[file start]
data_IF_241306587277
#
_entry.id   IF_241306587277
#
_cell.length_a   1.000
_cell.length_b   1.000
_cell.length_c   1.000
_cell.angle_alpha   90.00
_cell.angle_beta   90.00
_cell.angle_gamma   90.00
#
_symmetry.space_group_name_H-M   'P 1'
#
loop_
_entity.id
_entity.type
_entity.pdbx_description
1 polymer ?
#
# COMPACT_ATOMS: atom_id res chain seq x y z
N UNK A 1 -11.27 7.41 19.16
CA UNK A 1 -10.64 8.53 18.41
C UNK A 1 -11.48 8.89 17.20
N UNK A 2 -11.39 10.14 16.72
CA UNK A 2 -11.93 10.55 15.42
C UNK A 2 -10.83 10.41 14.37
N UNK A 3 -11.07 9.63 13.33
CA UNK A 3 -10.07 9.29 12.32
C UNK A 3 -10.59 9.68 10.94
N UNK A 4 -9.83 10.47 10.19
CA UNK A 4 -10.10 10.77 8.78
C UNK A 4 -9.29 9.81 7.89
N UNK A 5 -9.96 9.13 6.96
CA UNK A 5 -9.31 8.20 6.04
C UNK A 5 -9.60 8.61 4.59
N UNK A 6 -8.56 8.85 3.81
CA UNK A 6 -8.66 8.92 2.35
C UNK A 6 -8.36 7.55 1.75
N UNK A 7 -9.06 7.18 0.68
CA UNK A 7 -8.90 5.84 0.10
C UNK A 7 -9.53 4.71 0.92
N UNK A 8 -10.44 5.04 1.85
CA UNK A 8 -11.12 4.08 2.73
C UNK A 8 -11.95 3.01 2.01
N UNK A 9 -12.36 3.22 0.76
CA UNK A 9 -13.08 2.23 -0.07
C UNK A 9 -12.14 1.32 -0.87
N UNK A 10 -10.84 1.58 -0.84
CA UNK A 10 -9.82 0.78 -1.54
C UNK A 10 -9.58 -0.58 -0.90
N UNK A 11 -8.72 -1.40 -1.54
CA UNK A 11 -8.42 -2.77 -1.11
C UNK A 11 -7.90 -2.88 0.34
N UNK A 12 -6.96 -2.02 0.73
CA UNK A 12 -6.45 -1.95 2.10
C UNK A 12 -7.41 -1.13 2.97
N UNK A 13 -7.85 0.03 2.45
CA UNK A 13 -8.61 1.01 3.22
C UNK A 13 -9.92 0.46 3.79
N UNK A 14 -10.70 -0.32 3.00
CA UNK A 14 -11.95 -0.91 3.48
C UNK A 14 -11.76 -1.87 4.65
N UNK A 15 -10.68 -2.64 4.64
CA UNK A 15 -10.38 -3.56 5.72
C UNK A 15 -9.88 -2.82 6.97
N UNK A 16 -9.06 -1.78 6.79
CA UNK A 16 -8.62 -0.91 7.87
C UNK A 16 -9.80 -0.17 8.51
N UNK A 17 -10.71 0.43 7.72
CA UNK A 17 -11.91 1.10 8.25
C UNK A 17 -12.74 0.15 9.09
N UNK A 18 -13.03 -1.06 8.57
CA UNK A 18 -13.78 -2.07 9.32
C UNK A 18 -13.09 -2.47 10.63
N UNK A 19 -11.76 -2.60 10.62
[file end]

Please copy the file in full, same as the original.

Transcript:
data_IF_241306587277
#
_entry.id   IF_241306587277
#
_cell.length_a   1.000
_cell.length_b   1.000
_cell.length_c   1.000
_cell.angle_alpha   90.00
_cell.angle_beta   90.00
_cell.angle_gamma   90.00
#
_symmetry.space_group_name_H-M   'P 1'
#
loop_
_entity.id
_entity.type
_entity.pdbx_description
1 polymer ?
#
# COMPACT_ATOMS: atom_id res chain seq x y z
N UNK A 1 -11.27 7.41 19.16
CA UNK A 1 -10.64 8.53 18.41
C UNK A 1 -11.48 8.89 17.20
N UNK A 2 -11.39 10.14 16.72
CA UNK A 2 -11.93 10.55 15.42
C UNK A 2 -10.83 10.41 14.37
N UNK A 3 -11.07 9.63 13.33
CA UNK A 3 -10.07 9.29 12.32
C UNK A 3 -10.59 9.68 10.94
N UNK A 4 -9.83 10.47 10.19
CA UNK A 4 -10.10 10.77 8.78
C UNK A 4 -9.29 9.81 7.89
N UNK A 5 -9.96 9.13 6.96
CA UNK A 5 -9.31 8.20 6.04
C UNK A 5 -9.60 8.61 4.59
N UNK A 6 -8.56 8.85 3.81
CA UNK A 6 -8.66 8.92 2.35
C UNK A 6 -8.36 7.55 1.75
N UNK A 7 -9.06 7.18 0.68
CA UNK A 7 -8.90 5.84 0.10
C UNK A 7 -9.53 4.71 0.92
N UNK A 8 -10.44 5.04 1.85
CA UNK A 8 -11.12 4.08 2.73
C UNK A 8 -11.95 3.01 2.01
N UNK A 9 -12.36 3.22 0.76
CA UNK A 9 -13.08 2.23 -0.07
C UNK A 9 -12.14 1.32 -0.87
N UNK A 10 -10.84 1.58 -0.84
CA UNK A 10 -9.82 0.78 -1.54
C UNK A 10 -9.58 -0.58 -0.90
N UNK A 11 -8.72 -1.40 -1.54
CA UNK A 11 -8.42 -2.77 -1.11
C UNK A 11 -7.90 -2.88 0.34
N UNK A 12 -6.96 -2.02 0.73
CA UNK A 12 -6.45 -1.95 2.10
C UNK A 12 -7.41 -1.13 2.97
N UNK A 13 -7.85 0.03 2.45
CA UNK A 13 -8.61 1.01 3.22
C UNK A 13 -9.92 0.46 3.79
N UNK A 14 -10.70 -0.32 3.00
CA UNK A 14 -11.95 -0.91 3.48
C UNK A 14 -11.76 -1.87 4.65
N UNK A 15 -10.68 -2.64 4.64
CA UNK A 15 -10.38 -3.56 5.72
C UNK A 15 -9.88 -2.82 6.97
N UNK A 16 -9.06 -1.78 6.79
CA UNK A 16 -8.62 -0.91 7.87
C UNK A 16 -9.80 -0.17 8.51
N UNK A 17 -10.71 0.43 7.72
CA UNK A 17 -11.91 1.10 8.25
C UNK A 17 -12.74 0.15 9.09
N UNK A 18 -13.03 -1.06 8.57
CA UNK A 18 -13.78 -2.07 9.32
C UNK A 18 -13.09 -2.47 10.63
N UNK A 19 -11.76 -2.60 10.62